The second question is: on what basis has the rate of compensation been worked out? As the noble Lord must know well, the price of hay delivered to those parts is now astronomical, and by my very rough calculations a farmer with 500 ewes, who is going to be in receipt of 35p per ewe, is going to receive something like £175 which, according to my information, is barely sufficient to cover the purchase and transport of one extra tonne of hay. That does not give very many pounds per ewe to help them throughout the season. Is the noble Lord satisfied that in fact this is going to be of significant help to those farmers who undoubtedly have suffered a great deal, or is it simply a small palliative which will make the hurt rather less severe than it otherwise would have been? I note, too, that suckling cows are also to receive a certain amount. The same questions apply to them as I have put to the Minister with regard to ewes.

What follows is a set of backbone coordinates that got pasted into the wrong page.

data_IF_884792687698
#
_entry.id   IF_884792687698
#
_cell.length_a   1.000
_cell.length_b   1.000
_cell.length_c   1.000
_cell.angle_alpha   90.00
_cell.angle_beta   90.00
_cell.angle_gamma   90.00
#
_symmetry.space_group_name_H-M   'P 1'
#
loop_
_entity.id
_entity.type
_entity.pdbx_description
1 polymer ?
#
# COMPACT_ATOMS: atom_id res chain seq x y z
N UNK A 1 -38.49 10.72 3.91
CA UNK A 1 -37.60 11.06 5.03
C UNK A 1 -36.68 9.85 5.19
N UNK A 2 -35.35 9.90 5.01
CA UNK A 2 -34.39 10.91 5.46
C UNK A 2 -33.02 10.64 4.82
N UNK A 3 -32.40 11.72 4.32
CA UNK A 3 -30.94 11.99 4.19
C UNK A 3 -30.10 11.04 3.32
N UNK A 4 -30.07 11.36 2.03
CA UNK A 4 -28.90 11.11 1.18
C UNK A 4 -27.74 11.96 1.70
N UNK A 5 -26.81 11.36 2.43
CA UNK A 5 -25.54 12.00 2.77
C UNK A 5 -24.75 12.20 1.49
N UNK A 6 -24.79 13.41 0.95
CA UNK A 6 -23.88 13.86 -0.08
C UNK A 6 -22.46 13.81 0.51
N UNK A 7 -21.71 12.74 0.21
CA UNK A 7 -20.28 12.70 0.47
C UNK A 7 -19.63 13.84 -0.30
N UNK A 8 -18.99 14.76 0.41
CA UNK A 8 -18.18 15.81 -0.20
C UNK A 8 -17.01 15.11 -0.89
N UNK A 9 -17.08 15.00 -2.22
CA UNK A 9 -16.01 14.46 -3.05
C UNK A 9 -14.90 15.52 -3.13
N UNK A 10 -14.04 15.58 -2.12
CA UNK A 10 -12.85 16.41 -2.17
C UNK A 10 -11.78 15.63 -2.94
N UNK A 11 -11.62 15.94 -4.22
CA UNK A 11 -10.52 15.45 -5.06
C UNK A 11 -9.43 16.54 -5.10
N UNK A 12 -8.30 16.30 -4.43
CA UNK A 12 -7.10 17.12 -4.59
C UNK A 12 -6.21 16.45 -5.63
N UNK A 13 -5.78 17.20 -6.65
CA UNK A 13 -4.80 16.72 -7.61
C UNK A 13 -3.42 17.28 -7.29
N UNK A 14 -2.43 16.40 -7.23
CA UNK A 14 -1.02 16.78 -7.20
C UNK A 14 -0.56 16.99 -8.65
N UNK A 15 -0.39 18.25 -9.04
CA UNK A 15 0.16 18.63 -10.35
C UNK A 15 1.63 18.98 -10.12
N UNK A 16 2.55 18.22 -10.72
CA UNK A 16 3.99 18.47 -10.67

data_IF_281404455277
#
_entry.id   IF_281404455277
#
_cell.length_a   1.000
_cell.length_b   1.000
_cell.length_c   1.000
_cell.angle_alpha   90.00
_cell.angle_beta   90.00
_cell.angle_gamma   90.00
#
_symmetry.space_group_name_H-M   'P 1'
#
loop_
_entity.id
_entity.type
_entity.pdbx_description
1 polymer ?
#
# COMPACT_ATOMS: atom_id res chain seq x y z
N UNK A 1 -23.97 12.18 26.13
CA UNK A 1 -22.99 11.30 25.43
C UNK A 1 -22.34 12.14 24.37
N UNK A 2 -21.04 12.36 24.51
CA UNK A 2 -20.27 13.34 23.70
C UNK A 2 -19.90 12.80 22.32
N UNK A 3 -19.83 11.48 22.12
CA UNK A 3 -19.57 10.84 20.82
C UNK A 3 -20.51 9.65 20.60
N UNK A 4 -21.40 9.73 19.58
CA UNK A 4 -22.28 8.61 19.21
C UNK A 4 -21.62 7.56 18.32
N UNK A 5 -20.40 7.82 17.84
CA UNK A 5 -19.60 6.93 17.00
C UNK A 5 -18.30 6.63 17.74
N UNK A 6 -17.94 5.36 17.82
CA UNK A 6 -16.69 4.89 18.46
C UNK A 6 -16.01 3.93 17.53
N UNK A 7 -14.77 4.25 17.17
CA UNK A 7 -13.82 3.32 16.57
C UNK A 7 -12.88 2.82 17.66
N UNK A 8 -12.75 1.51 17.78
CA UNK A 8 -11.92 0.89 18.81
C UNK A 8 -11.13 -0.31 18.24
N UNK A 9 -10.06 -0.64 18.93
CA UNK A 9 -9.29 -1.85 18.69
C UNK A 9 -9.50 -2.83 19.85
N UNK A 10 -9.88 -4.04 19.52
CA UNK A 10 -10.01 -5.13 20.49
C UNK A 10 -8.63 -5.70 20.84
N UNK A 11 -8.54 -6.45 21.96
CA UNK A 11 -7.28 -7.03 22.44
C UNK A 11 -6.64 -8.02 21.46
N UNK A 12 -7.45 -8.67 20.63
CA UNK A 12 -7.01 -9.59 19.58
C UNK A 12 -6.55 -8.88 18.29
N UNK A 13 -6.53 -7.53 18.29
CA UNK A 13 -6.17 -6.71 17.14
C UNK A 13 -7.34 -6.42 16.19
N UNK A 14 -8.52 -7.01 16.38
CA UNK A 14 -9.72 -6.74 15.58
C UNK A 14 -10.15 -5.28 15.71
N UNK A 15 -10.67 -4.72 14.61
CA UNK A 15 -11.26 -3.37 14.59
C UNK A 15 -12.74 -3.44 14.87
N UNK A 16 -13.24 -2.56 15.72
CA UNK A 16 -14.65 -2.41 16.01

Lord Belstead

My Lords, I am grateful to both noble Lords for their reception of this Statement. May I first try to answer the question asked by both noble Lords, as to whether the payment was based on any form of survey. It is the case of course that there has been some time in which the farming community, which has suffered so terribly in the North of England and especially of course in Northern Ireland and in Scotland and parts of Wales, has been waiting because some of them are literally facing a crisis, for the reasons which both noble Lords deployed in their remarks. My right honourable friend, together with my right honourable friends the Secretaries of State for Northern Ireland, Wales and Scotland, during that time consulted very seriously indeed with the advisory services in all four parts of the United Kingdom in order to try to see where, as the noble Lord, Lord Walston, quite rightly said, the available resources—because obviously there is a finite amount of money, although a very great deal is involved in this package—could best be brought to bear. We felt that the areas which have been chosen were the places where the situation was most serious.